Swiss govt to block bank data from US

9th July 2009, Comments 0 comments

The Swiss government vows to prevent UBS from releasing client data to US tax authorities.

Zurich -- The Swiss government vowed to prevent banking giant UBS from releasing client data to US tax authorities, including by seizing information, documents published on Wednesday showed.

In a filing to a US District Court in Miami, Bern also accused US officials of seeking to "provoke international conflict" through a lawsuit to force UBS to reveal names of 52,000 US clients suspected of tax evasion.

"The government of Switzerland will use its legal authority to ensure that the bank cannot be pressured to transmit the information illegally," said the Swiss government in its filing.

This includes "if necessary by issuing an order taking effective control of the data at UBS that is the subject of the summons and expressly prohibiting UBS from attempting to comply" with the US authorities.

UBS, one of Switzerland's biggest banks, has argued that it cannot comply with the US demand as it would violate Swiss banking secrecy law and could therefore make it liable for prosecution in Switzerland.

In its court filing, the Swiss government supported UBS's claim, saying the company was "unable to comply with the summons without violating Swiss law" and stressing that it would intervene if necessary.

"It is hoped that it will be unnecessary for the government of Switzerland to take the extraordinary action of issuing an order to seize the information at issue, but such an action should be expected if the IRS (Internal Revenue Service) continues to pressure UBS to violate Swiss law," the government said.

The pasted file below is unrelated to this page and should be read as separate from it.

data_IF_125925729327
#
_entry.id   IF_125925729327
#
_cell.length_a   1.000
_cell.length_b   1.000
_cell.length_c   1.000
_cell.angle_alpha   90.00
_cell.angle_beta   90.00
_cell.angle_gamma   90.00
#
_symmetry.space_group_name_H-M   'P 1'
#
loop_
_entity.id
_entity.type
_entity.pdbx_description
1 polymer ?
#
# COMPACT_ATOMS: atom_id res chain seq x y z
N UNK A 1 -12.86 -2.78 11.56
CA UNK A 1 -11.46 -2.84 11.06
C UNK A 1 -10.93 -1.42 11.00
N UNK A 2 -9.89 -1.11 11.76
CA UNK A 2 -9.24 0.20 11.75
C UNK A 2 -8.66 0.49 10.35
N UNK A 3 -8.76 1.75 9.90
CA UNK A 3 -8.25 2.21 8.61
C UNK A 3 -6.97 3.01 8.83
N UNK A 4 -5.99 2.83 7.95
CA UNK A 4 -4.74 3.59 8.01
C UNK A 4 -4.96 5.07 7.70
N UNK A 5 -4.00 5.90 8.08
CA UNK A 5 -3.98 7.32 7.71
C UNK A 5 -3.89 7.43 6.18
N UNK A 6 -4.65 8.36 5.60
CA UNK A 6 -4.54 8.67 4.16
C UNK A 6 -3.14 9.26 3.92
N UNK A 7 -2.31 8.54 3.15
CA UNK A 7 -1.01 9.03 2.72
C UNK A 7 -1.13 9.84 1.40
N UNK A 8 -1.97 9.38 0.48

Yielding to strong international pressure against its banking secrecy rules, Switzerland earlier in 2009 agreed to negotiate two-sided deals to help foreign authorities control tax cheats.

But such deals would allow information to be exchanged only where there is evidence of cheating.

Bern accused the US prosecutor of "not doing its own research or retaining its own expert on Swiss law."

In refuting Washington's claim, the Swiss government referred to a case in which a defendant was jailed in Switzerland for releasing bank data to German authorities to avoid extending his prison sentence in Germany.

It also contested the US claim that the court must consider Switzerland’s interests in banking secrecy, particularly since UBS admitted in February to tax fraud in the United States.

The bank then agreed to pay USD 780 million (EUR 560 million) under a provisional deal to settle charges that it helped US clients evade taxes.

For Switzerland, Washington's claim means that US interest is "always preeminent" and ignores foreign interests entirely.

"The Government of Switzerland did not condone the actions for which UBS has been punished... but that does not create a basis... to abandon the respect that should be accorded between nations to avoid conflicts of sovereignty," it said.

Swiss President Hans-Rudolf Merz on Tuesday suggested that UBS could resolve the US issue by paying taxes claimed by the US on behalf of its clients.

"Rather than the clients who have withheld assets from the American tax authorities, UBS can pay," he told Swiss radio DRS.

UBS, which posted losses reaching USD 17 billion in 2008, warned in June of further losses in the second quarter. It also sought CHF 3.8 billion in fresh capital to bolster confidence.

AFP / Hui Min Neo / Expatica

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